FedEx advocates for longer trailers - WMC Action News 5 - Memphis, Tennessee

FedEx advocates for longer trailers

(SOURCE: Google) (SOURCE: Google)

FedEx representatives said they're advocating for longer trailers on roads across the country.

The Americans for Modern Transportation Coalition, who represents FedEx, said right now there's a 28-foot tandem trailer limit. Tandem refers to trailers hooked together. They want to add five feet to that limit, changing the standard to 33-foot twin trailers.

"Allowing the widespread use of Twin 33s builds on the trucking industry's continued efforts to boost America's shipping productivity and is a common sense policy solution to modernize our nation's transportation system. Twin 33s are more stable at high speeds, would reduce the number of trucks on the road, and decrease congestion for all motorists," AMT representatives said.

Others, like Mississippi Senator Roger Wicker, warn of dangers.

"A 2013 Marshall University-led study found that double-trailer trucks have an 11 percent higher fatality rate than single-trailer trucks. This finding is consistent with findings made by USDOT in a 2000 study.

The Insurance Institute for Highway Safety released a study last September entitled “Crash Risk Factors for Interstate Large Trucks in North Carolina.”  This study concluded that “Having an out-of-service vehicle violation of any type was associated with a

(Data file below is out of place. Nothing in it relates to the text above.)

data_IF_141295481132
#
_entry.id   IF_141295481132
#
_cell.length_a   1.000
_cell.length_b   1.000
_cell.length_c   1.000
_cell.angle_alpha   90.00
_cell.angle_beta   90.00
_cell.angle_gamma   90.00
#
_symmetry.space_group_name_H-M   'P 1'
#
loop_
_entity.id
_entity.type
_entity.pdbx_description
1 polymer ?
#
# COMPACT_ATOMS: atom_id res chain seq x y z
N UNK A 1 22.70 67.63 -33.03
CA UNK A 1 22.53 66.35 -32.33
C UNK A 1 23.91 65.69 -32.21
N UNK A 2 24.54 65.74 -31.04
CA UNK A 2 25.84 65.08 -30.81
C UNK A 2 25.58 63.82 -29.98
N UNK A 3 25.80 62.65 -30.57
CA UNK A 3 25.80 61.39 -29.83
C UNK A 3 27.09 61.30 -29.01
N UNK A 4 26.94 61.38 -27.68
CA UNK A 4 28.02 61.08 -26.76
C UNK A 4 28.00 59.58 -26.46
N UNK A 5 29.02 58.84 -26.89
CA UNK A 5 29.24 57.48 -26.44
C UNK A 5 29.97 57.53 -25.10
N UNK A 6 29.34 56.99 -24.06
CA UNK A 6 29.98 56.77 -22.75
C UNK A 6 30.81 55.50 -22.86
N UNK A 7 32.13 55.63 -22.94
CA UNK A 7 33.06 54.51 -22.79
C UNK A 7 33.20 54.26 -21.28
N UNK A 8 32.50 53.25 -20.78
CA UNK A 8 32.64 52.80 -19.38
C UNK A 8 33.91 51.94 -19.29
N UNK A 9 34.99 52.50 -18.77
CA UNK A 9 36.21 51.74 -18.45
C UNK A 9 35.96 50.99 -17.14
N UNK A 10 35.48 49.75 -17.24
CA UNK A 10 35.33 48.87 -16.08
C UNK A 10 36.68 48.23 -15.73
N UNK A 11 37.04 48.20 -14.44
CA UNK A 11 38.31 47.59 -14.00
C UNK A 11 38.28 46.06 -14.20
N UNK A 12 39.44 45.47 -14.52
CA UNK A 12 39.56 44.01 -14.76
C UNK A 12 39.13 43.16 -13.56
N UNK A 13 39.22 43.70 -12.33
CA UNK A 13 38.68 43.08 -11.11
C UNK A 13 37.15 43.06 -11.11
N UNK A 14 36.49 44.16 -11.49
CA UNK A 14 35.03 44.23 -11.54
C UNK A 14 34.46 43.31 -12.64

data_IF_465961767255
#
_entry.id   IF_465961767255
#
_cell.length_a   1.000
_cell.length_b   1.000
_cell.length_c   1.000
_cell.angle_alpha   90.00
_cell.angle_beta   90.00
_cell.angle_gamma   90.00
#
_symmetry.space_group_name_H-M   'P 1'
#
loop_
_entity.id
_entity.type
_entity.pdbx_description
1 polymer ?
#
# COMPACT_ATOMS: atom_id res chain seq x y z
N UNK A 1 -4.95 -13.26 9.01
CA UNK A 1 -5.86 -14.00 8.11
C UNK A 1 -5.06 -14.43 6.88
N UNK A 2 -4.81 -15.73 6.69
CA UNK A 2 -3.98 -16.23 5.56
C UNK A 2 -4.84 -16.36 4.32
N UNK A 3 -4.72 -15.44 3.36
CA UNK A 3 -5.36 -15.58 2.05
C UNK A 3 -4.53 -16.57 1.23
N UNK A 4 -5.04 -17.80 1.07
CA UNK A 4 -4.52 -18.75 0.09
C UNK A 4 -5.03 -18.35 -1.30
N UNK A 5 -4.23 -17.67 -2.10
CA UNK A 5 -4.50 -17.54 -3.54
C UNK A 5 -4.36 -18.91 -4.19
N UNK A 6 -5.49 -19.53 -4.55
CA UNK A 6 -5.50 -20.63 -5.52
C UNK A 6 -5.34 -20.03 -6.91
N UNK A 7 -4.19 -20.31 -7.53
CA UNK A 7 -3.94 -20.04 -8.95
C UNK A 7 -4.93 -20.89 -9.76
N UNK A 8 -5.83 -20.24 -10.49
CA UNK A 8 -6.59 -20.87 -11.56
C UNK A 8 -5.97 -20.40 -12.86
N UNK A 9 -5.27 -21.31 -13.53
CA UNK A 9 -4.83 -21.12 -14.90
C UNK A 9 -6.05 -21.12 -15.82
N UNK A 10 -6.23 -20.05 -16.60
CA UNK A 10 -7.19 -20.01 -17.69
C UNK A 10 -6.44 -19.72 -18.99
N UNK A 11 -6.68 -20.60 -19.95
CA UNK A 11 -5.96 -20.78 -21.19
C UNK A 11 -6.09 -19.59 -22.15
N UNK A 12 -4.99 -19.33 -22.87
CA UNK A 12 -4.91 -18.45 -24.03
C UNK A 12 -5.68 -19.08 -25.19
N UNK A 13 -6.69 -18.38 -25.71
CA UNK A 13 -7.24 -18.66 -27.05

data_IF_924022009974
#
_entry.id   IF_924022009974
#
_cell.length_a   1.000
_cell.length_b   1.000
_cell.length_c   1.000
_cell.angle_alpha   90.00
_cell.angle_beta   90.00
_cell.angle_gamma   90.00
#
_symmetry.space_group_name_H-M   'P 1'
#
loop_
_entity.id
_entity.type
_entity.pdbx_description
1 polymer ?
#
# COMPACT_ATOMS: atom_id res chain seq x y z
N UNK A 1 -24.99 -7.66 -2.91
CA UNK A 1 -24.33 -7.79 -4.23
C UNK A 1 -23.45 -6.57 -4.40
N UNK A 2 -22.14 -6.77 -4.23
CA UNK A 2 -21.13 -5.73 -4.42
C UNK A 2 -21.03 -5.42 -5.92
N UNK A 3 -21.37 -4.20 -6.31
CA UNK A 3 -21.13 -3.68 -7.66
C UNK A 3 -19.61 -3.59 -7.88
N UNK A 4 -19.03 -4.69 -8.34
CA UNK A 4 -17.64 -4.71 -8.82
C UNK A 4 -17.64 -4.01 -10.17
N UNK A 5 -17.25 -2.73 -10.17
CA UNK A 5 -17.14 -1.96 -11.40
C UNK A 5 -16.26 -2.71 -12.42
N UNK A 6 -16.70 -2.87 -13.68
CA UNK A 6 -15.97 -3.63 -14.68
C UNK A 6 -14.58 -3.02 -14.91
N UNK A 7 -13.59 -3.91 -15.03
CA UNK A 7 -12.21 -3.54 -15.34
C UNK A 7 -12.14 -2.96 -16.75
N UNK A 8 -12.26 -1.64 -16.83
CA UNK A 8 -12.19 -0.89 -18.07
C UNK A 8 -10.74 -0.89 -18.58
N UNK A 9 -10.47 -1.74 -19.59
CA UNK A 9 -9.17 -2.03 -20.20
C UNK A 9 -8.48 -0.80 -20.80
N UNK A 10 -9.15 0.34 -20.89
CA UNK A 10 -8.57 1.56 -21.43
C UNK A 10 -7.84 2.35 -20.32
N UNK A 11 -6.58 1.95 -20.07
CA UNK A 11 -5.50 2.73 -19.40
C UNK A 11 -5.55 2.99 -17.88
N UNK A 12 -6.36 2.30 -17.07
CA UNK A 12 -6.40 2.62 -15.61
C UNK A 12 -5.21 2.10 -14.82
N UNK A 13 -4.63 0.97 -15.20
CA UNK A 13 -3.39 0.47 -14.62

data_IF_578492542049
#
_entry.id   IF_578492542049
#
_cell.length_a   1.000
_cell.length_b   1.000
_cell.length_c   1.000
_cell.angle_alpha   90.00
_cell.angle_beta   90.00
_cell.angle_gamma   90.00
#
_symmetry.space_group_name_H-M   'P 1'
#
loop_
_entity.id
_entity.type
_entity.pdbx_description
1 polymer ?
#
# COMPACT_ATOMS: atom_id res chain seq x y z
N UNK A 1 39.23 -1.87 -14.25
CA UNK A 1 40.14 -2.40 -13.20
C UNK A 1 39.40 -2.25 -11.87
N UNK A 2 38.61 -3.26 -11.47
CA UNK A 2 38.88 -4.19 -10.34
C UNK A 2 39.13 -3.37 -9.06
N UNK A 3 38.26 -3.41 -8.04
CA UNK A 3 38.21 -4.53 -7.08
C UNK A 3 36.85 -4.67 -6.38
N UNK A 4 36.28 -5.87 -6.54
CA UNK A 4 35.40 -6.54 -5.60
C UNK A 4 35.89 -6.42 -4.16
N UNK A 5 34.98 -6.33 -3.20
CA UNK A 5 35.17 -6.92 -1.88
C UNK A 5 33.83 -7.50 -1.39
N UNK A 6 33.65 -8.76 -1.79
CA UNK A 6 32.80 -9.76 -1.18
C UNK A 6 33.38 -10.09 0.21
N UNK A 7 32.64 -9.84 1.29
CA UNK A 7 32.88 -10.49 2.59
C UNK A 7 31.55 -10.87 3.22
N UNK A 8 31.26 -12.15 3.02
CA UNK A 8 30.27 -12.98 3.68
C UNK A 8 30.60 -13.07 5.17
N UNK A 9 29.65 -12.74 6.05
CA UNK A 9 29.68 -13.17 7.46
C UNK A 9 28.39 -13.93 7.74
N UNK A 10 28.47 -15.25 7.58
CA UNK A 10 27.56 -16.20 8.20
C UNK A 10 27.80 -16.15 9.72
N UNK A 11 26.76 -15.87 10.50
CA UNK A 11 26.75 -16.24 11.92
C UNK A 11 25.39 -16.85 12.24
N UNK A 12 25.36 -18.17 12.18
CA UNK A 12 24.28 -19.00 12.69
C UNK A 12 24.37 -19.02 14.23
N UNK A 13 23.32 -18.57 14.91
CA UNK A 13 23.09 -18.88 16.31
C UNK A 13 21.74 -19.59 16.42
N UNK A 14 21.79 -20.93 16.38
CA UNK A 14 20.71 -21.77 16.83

362 percent increase in the risk of crashing.”  According to the Department of Transportation’s (DOT) study published last April, double trailer trucks had the highest percentage of out of service violations of any other truck configuration.  Double-trailer
configurations have 58 percent higher out-of-service violation rates than single-trailer trucks.

According to its 2016 USDOT study, Double 33s would increase pavement damage by 1.8 percent to 2.7 percent, which translates to $1.2 to $1.8 billion in estimated pavement damage every year. Also, USDOT found that nearly 2,500 Interstate and other National
Highway System bridges would need to be strengthened or reinforced to handle the longer double-trailer trucks, costing taxpayers up to $1.1 billion."

Information, including testimony from FedEx's president and CEO, can be found by clicking here.

To view the written testimony, click here. 

Representatives from both sides say the discussion is still ongoing.

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